As such, since the organization using the HSM technically has access to the cryptographic keys through the HSM’s APIs, the encryption is in-scope.

Where stored encrypted CHD is out of scope is when a third party controls the encryption keys.  This most often occurs with tokenization.  Under a tokenization scheme, the CHD is sent to a third party who then securely stores the CHD and returns a token that links the CHD at the third party to the token stored by the merchant.  If the merchant needs to make any subsequent charges to the account, the merchant sends the stored token to the third party and the third party substitutes the stored CHD for the token and the transaction is completed.  But since the merchant does not have access to the token creation process, the token is out of scope because it is no longer considered CHD.

Transmitted Cardholder Data

Secure transmission of CHD can be accomplished through a number of methods.  The most common of these methods is secure sockets layer (SSL) or transport layer security (TLS).  In either case, if the organization being assessed has one of the endpoints in the SSL/TLS encryption, then the SSL/TLS process is in scope.  This is obviously most common in the conduct of e-Commerce when the merchant’s Web site has an SSL/TLS certificate for securing the transmission of the CHD to pay for the customer’s purchases from the Web site.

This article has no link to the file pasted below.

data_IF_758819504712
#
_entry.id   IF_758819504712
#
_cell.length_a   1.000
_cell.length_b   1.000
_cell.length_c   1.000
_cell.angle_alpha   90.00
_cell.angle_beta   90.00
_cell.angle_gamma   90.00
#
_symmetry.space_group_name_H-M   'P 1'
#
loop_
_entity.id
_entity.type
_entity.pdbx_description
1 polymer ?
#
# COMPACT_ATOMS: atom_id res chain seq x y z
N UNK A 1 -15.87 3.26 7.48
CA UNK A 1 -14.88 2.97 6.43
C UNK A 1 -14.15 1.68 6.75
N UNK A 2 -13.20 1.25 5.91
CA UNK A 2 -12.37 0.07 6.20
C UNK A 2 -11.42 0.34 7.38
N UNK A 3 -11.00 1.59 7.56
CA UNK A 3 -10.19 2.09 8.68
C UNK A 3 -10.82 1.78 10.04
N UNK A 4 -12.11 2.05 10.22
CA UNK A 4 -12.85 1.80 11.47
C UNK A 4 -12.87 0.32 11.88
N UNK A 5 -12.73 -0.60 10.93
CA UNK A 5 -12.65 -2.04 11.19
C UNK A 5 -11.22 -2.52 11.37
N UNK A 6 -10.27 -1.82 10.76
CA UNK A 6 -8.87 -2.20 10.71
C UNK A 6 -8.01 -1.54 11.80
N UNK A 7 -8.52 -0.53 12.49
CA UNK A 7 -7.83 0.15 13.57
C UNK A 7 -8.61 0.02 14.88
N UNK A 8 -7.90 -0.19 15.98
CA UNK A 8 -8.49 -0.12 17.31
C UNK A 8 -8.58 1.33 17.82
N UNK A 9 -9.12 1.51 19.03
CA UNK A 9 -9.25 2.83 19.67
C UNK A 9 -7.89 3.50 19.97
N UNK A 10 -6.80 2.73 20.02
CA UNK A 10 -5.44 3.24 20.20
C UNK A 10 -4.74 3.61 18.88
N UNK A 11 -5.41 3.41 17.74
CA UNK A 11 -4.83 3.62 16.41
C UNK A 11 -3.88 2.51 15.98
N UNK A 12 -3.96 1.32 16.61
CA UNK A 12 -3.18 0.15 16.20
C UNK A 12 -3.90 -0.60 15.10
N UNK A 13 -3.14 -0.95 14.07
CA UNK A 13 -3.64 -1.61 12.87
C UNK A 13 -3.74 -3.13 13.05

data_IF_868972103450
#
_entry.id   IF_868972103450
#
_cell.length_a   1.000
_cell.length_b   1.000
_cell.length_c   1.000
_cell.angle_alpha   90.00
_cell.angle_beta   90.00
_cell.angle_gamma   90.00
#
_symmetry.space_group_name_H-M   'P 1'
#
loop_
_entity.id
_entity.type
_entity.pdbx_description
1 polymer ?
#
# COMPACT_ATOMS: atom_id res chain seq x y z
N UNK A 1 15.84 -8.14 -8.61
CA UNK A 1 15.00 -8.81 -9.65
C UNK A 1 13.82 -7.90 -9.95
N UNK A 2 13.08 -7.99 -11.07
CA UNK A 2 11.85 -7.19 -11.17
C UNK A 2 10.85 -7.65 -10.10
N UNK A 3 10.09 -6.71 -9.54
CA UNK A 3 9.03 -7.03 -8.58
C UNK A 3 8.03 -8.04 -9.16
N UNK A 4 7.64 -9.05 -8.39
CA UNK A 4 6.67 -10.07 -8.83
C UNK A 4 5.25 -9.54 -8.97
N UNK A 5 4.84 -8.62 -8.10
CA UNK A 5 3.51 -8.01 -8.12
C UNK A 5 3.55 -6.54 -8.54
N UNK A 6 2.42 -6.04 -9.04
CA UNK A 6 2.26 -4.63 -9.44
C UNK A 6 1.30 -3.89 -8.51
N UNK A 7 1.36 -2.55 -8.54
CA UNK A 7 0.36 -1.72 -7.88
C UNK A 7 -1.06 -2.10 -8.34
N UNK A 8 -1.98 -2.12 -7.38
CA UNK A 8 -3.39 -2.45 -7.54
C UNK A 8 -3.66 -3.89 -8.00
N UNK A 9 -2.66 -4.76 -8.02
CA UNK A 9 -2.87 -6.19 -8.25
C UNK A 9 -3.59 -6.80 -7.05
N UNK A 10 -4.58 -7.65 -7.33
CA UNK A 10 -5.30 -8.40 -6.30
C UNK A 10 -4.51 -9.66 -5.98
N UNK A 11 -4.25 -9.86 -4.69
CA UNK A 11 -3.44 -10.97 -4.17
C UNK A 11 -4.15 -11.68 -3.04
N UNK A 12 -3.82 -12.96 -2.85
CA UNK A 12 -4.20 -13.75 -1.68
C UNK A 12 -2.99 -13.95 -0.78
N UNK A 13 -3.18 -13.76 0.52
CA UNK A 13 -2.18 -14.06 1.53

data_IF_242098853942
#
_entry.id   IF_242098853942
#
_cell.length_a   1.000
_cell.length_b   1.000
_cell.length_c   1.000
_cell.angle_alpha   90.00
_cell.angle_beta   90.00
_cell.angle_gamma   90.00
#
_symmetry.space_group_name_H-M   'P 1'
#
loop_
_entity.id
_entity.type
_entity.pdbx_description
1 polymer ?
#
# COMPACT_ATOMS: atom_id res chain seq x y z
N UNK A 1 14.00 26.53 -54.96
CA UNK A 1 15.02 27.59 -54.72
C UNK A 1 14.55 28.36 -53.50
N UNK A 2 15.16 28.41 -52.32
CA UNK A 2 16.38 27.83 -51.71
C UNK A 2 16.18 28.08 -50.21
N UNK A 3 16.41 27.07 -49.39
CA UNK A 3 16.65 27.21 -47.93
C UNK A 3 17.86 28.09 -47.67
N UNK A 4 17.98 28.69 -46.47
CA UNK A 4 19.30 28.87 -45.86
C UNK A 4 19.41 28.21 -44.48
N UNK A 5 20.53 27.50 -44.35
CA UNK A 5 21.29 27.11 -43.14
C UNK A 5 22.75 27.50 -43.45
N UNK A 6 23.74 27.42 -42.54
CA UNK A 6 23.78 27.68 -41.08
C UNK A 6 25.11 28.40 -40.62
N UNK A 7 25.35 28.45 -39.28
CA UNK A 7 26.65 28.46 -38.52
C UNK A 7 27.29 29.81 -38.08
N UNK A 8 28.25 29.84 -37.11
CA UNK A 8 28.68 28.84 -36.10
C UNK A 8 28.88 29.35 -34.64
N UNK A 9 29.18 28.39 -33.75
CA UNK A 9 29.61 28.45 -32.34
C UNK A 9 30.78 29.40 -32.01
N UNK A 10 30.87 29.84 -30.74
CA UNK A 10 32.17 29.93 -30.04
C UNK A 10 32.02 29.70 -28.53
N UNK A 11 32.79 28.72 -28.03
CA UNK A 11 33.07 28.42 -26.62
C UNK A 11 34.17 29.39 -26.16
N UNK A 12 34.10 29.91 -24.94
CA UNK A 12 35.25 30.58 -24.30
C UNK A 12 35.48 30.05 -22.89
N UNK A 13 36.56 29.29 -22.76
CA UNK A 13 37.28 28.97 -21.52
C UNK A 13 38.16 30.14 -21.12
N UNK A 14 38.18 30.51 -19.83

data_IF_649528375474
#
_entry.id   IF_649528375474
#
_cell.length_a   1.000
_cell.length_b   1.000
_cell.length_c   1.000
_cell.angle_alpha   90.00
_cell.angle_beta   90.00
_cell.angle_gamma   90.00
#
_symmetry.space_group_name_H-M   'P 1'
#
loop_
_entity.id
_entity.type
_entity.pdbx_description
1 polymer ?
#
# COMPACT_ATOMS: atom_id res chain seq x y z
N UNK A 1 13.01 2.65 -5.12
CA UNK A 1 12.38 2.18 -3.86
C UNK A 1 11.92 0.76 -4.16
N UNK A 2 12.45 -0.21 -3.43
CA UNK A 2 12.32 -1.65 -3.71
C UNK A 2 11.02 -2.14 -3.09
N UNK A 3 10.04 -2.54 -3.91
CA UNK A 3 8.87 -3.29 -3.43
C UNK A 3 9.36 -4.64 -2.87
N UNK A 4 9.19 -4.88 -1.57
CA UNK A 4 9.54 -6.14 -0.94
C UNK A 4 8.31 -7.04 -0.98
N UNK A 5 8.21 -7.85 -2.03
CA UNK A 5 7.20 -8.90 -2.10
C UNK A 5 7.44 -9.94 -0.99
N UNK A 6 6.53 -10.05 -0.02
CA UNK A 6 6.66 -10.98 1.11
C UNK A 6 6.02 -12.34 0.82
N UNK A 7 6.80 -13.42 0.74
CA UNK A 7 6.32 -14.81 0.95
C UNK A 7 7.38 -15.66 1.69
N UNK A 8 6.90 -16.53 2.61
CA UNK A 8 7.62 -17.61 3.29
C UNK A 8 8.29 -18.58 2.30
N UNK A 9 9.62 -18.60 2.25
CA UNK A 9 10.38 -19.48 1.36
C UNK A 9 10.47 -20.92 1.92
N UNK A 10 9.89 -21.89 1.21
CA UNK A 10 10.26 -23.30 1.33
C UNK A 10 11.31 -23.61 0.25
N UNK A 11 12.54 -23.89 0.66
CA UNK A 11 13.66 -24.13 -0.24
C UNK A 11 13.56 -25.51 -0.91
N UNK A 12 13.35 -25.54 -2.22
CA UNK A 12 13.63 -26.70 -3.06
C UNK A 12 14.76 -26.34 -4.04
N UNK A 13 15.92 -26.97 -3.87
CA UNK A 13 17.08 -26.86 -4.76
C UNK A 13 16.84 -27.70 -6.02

However we are also seeing SSL/TLS used more and more as the encryption method of choice for point-to-point encryption (P2PE) solutions.  Again, if either of the endpoints in the P2PE environment are under the control of the organization being assessed, then the endpoint or endpoints are in-scope for the PCI assessment.